It was really quite an accomplishment and he became more and more attached to the success of the radio station. Unfortunately it feed his ego which began to grow and blinded him to the misuse and abuse he inflicted on his life long friends.

Events turned on him and he lost his connection to Linux magazine and eventually forced him to sell the Trucking Express building which cut off his source of income forcing him to rely totally on funds raised by the radio station.

Unable to put food on his table he relied on his friends to help financially support himself and his health suffered.

He became well known at Pacific Beach for the work he did on their web page and the local events that he would MC and DJ for. He reached his pinnacle this past Memorial Day as the DJ for the local celebration raising funds for the operation of the food bank and the radio station.

He was found sitting at his desk with the stacks of cash and checks he had raised, no doubt planning the future of his radio station which he had managed to take full control of.

I will remember him as a friend willing to take on adventures that few others would have dared.


Kelly Cline 1953-2006

4 comments:

Jim Hudspeth said...

Very nice commentary.

Jim Hudspeth

Anonymous said...

I met Kelly when he arrived in Pacific Beach. I had recently moved to the beach as well and in addition to our mutual love of music, we were both from Rainier Valley. Kelly from Cleveland and myself, from Rainier Beach. We became good friends. Kelly's character, as described in this article, left him with a few hurdles to climb over, but the radio station was gaining ground and settling in. The music is incredible! Not at all like the 20-30 songs that are repeated on the Seattle radio stations. Anyway, to make a very long story short (I hope), I was also a volunteer for our North Beach Ambulance Dept. and arrived on scene the day he (as he would say) evolved to a higher life form. Since then, seven of us have kept the radio station going. We all volunteer our time to keep the place going and be regular DJ's on the air. Rita, one of our DJ's keeps Kelly's prgrams alive. We all pay tribute to him regularly, using his DJ handle of Max Better. So, Kelly's spirit is alive and well here in Moclips and Pacific Beach. Thanks for the tribute. I have just read it for the first time. Very nice.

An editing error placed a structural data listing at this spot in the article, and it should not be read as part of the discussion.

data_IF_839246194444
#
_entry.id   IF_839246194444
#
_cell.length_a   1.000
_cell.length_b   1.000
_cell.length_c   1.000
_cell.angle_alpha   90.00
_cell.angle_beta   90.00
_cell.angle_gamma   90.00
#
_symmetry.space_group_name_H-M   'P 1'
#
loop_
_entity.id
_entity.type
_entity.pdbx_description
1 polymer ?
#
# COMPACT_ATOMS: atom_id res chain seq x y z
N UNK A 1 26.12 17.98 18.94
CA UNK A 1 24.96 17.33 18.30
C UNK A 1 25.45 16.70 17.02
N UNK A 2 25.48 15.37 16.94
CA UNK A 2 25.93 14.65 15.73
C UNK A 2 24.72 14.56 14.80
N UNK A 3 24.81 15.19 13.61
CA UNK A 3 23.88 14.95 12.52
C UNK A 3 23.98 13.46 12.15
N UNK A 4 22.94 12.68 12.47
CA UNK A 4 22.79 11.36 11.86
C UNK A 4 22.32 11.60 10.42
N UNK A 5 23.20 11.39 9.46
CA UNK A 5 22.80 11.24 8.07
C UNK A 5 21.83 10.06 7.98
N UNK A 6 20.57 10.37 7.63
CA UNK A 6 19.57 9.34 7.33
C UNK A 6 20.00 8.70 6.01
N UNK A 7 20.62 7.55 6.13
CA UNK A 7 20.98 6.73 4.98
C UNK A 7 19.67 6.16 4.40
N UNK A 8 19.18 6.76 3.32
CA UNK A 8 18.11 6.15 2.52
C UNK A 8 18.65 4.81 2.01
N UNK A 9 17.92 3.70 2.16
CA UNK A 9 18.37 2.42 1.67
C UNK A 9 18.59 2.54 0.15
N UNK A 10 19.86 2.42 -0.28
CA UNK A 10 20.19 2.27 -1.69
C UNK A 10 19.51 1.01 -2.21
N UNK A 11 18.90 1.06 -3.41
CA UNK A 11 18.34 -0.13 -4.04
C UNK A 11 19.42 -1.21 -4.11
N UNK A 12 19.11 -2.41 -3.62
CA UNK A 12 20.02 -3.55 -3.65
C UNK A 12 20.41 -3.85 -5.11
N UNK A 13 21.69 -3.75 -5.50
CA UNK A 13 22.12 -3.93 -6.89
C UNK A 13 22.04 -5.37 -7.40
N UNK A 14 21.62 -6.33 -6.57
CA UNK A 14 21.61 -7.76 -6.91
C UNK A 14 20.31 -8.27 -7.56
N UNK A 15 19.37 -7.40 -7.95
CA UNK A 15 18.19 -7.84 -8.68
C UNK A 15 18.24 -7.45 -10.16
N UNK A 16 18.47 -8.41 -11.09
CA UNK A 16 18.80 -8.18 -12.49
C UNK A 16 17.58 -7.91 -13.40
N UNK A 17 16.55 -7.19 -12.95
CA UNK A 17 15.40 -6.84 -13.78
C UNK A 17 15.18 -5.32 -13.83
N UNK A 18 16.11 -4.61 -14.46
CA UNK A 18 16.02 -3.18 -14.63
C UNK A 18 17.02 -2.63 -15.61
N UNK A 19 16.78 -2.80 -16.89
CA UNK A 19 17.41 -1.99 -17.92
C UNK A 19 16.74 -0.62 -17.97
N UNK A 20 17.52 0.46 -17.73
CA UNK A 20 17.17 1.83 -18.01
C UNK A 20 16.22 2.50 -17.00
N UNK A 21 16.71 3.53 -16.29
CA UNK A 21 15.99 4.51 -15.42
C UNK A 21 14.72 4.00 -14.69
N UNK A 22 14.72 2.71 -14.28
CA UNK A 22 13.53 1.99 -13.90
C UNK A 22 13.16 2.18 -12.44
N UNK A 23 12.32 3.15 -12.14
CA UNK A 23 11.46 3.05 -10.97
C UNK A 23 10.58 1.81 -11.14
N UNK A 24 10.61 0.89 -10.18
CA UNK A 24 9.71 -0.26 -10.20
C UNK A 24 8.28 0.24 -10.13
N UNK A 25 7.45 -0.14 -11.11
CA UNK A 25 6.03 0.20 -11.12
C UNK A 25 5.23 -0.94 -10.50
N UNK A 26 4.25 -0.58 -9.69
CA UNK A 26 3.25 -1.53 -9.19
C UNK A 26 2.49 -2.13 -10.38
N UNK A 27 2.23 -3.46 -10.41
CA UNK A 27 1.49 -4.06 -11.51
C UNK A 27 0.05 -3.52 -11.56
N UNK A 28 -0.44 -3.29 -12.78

Surf Diva

Anonymous said...

It needs to be said that Kelly was not all he was made out to be in this article. I was related to Kelly and saw first hand what a nasty person he was. He was a wife beater to many of his wives, beating them so badly they had to be hospitalized. He was married,but you have written the names incorrectly. He had 3 children, one who did die of SIDS. His other children he never made any attempt to see or to support. He was a small man with a huge drinking problem, who enjoyed beating women. He was a dead beat father and husband. Kelly made bad choices throughout his whole life and has only himself to blame. He never wanted to work a real job, because that would mean he had to pay child support which apparently was beneath him. Thankfully his children were not subjected to being raised by him.Perhaps you should think about this before acting like he was such a great guy. He wasn't and nothing will ever change that. If your going to tell a story, perhaps you should include all sides of the story.

Lookout One said...

I was unaware of Kelly’s violent treatment of women since I mostly knew him before he started getting married.

I tried to hint at his character flaws without being too harsh so the discerning reader would understand what I meant. You have made it much clearer and presented more details from a different perspective. I would not dispute any of what you said.

Thank you for presenting another side of the story.